The great nordic war

The Great Northern War evolved from Sweden's policy of expansion, which governed the country under the reign of Charles XI. to grow a major power in the Baltic Sea region. After his death in 1697 was followed by his son Charles XII. and an anti Sweden alliance saw his chance come to take action against Sweden.

 

Background:

As 1697 Karl XII. he had just entered the Swedish throne when he was just 15 years old and ruled over a country which, in addition to present-day Finland, still included parts of neighboring Russia, the Baltic region and areas in northern Germany. Under his father Karl XI. Sweden expanded under an aggressive policy, which appalled coastal states in the Baltic Sea region. So it happened that after their death, Poland, Denmark and Russia allied to make war against Sweden.

 

Entwicklung des schwedischen Imperiums im frühmodernen Europa (1560–1815)

Development of the Swedish Empire in Early Modern Europe (1560-1815)

 

 

 

The war:

On February 12, 1697 fell to the Saxon Elector Friedrich August I, who was at the same time King of Poland (August II, the Strong), without a declaration of war on Sweden in its territory Livonia. The allied Danes under Frederick IV declared war on Sweden on March 11th. A joint attack against the Swedish troops failed, Karl pulled out to counter strike and conquered in July Copenhagen. Denmark was forced to conclude a peace treaty with Sweden on August 8, 1700 in Traventhal.

Meanwhile, August besieged the city of Riga in the hope that the nobles would rise, then revolt against him and against the Swedes. But the hoped-for uprising failed and he had to retire.

Russia, which was governed by Peter I from 1696, also intervened in the conflict. Peter wanted to expel the Swedes from the Baltic region by means of a campaign and incorporate their own access to the Baltic Sea into their land. For this he besieged Narva, located southeast of 1702 St. Petersburg. But the army of Karl could beat the Russian force and push back.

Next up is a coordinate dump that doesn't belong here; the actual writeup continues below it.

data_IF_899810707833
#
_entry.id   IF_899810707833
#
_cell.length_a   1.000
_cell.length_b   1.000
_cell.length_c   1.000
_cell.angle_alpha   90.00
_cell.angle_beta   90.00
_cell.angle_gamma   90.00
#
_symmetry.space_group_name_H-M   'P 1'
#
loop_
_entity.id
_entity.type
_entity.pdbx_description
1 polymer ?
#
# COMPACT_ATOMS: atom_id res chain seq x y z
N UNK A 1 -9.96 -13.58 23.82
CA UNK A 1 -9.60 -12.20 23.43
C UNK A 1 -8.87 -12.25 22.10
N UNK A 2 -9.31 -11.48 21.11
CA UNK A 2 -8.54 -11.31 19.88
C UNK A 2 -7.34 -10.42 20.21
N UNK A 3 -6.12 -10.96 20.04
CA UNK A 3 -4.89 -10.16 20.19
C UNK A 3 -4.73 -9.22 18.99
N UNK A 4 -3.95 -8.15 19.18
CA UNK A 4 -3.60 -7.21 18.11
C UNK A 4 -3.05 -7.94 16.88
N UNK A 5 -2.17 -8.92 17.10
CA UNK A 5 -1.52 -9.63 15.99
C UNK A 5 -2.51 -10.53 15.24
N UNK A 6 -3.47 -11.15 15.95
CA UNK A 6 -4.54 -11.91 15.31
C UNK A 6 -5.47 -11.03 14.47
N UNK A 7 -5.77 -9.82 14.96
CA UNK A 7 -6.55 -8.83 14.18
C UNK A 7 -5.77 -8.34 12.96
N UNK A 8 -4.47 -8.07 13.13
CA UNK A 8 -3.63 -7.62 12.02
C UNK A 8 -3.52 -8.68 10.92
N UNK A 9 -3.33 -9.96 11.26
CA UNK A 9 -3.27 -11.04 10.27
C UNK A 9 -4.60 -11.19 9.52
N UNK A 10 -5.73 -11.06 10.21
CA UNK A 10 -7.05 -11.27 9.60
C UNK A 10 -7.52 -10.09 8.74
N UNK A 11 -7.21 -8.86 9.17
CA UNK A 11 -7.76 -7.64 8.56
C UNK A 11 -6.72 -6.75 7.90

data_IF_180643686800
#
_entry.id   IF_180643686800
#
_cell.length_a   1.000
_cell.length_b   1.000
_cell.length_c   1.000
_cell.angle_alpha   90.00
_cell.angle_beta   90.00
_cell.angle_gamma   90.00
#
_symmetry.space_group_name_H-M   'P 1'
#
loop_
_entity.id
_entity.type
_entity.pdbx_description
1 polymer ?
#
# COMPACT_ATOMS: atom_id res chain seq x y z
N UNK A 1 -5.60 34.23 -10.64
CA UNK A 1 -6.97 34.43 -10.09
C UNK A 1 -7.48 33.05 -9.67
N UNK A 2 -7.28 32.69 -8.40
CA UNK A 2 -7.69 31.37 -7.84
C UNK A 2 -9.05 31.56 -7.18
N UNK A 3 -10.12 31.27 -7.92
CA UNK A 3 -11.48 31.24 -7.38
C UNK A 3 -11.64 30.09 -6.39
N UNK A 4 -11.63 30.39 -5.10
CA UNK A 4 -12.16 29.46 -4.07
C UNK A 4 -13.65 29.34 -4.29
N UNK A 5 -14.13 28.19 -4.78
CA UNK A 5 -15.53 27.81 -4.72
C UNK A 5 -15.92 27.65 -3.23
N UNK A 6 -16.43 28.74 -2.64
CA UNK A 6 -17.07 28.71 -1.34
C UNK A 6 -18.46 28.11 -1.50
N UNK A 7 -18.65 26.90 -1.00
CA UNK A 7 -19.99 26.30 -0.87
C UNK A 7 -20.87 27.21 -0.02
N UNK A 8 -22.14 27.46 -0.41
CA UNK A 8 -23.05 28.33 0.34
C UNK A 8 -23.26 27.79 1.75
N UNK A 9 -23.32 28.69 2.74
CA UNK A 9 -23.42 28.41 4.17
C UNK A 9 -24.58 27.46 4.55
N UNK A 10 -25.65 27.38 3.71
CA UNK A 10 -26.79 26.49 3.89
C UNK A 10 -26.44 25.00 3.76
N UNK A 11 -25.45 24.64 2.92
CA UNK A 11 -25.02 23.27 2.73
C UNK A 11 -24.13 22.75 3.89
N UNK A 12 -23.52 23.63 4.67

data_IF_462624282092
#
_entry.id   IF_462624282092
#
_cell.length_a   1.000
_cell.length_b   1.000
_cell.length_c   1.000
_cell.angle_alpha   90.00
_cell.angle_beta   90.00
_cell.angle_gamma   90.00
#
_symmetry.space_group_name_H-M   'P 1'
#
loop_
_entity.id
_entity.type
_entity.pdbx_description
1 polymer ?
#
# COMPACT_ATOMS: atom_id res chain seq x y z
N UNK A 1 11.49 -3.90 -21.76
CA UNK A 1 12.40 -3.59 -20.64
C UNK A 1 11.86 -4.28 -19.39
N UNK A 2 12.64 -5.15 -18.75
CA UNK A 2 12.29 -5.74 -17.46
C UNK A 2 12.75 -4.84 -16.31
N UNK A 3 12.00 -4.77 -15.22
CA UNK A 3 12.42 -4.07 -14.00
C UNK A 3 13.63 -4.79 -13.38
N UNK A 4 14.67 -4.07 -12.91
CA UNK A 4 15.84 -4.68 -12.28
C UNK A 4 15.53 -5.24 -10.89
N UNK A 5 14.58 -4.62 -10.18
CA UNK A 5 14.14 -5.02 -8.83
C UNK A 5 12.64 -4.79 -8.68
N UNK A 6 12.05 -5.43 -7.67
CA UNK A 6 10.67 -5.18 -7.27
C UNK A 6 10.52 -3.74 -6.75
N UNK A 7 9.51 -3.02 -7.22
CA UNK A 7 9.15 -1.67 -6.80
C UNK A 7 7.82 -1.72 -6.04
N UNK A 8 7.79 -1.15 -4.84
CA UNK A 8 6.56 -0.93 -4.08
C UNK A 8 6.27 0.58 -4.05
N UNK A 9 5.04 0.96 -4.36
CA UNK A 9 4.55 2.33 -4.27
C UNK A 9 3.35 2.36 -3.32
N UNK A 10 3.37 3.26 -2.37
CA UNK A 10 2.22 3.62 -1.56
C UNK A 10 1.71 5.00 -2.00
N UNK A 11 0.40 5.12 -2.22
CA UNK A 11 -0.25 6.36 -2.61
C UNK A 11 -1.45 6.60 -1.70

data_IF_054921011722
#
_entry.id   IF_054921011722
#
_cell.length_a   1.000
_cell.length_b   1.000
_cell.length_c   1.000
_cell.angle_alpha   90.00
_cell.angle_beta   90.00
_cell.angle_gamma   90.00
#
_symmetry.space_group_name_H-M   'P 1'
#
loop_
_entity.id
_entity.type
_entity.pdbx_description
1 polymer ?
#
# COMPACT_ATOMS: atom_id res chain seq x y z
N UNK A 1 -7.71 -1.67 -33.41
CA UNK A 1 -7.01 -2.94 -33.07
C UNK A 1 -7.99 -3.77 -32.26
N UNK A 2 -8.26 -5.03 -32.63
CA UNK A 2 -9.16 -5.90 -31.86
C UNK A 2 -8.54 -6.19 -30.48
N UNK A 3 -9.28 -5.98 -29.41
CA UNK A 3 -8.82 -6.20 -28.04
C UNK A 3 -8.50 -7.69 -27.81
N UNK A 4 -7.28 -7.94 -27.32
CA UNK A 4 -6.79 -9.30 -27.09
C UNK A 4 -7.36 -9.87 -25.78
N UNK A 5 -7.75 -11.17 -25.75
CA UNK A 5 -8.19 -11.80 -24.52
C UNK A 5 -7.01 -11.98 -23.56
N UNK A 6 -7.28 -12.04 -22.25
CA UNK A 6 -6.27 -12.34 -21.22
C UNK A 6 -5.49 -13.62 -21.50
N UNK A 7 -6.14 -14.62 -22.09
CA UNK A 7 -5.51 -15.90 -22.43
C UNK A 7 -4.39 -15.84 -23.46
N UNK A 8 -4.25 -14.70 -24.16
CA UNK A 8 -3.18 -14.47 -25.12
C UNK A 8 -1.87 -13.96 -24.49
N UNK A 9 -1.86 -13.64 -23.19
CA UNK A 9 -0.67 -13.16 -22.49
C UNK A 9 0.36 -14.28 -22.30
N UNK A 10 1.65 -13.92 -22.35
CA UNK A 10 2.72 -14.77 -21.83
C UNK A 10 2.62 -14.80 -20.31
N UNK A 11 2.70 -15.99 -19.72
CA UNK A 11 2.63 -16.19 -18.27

At that time, no army of the Alliance had grown to the Swedish troops, but Charles wanted to expand his empire further and also had a personal aversion to August, who had converted to the Catholic faith to become king of Poland. Thus, Charles led his troops ever further against the army of August and was able to win the final victory in July 1702 at Klissow, east of Krakow. This victory enabled Karl to persuade a minority of Polish nobility to crown Stanislaus Leszczynski as a puppet on July 12, 1704. In the peace of Altranstädt on September 24, 1706, Charles also forced August to renounce the crown and withdraw from the war.

After his defeat at Narva in 1702, Peter used the experience gained and reformed his forces to make his army equal to that of the Swedes.

In Karl's new campaign against Russia, this reform was to have a decisive effect on the war. Karl invaded with his army, after the peace with Poland, 1708 on in Russia. At the beginning he could still achieve some success, but the harsh winter and the ever-increasing supply took their toll. When he began besieging the Poltava Fortress (southeast of Kiev) in 1709, his army had shrunk from 40,000 to only 14,000. The Russian soldiers led outbound attacks and forced the Swedish army to retreat.

After the defeat, Karl was able to escape to the territory of the Ottomans, who gave him refuge and refused to extradite him to Russia. This briefly led to a Russian-Ottoman war, which was just as quickly ended by the rapid victory of the Ottomans. After the Ottomans refused to fight at the Swedish side against Russia at the request of Karl, he returned to Sweden after 5 years of exile.

In the meantime, August returned to Poland, revised the peace of Altranstädt and was rejoiced on 16 April 1710 again as a Polish king.

Regardless of the military advantage that the alliance now possessed towards Sweden, Karl invaded Prussian troops at Usedom on May 1, 1715, forcing Brandenburg-Prussia and Hanover on the side of Russia to enter the war.

In Sweden, Karl set up a new army and marched into Norway, which at the time belonged to Denmark. At the siege of Fredriksten Karl fell on December 11, 1718. His successor was his brother-in-law Prince Frederick of Hesse-Kassel, who also began immediately to conduct peace negotiations. On 20 November 1719, peace was sealed with Hanover with the cession of Bremen-Verden. On January 21, 1720, Prussia followed, to which Pomerania and Szczecin were awarded. Peace was not concluded with Russia until September 10, 1720. Sweden regained Finland occupied by Russia, but had to cede the Baltic States.

After the peace, Sweden lost its position of power in the Baltic Sea region and Russia was able to increase its power significantly. In addition, Sweden had to cede large areas.

 

 

 

 

 

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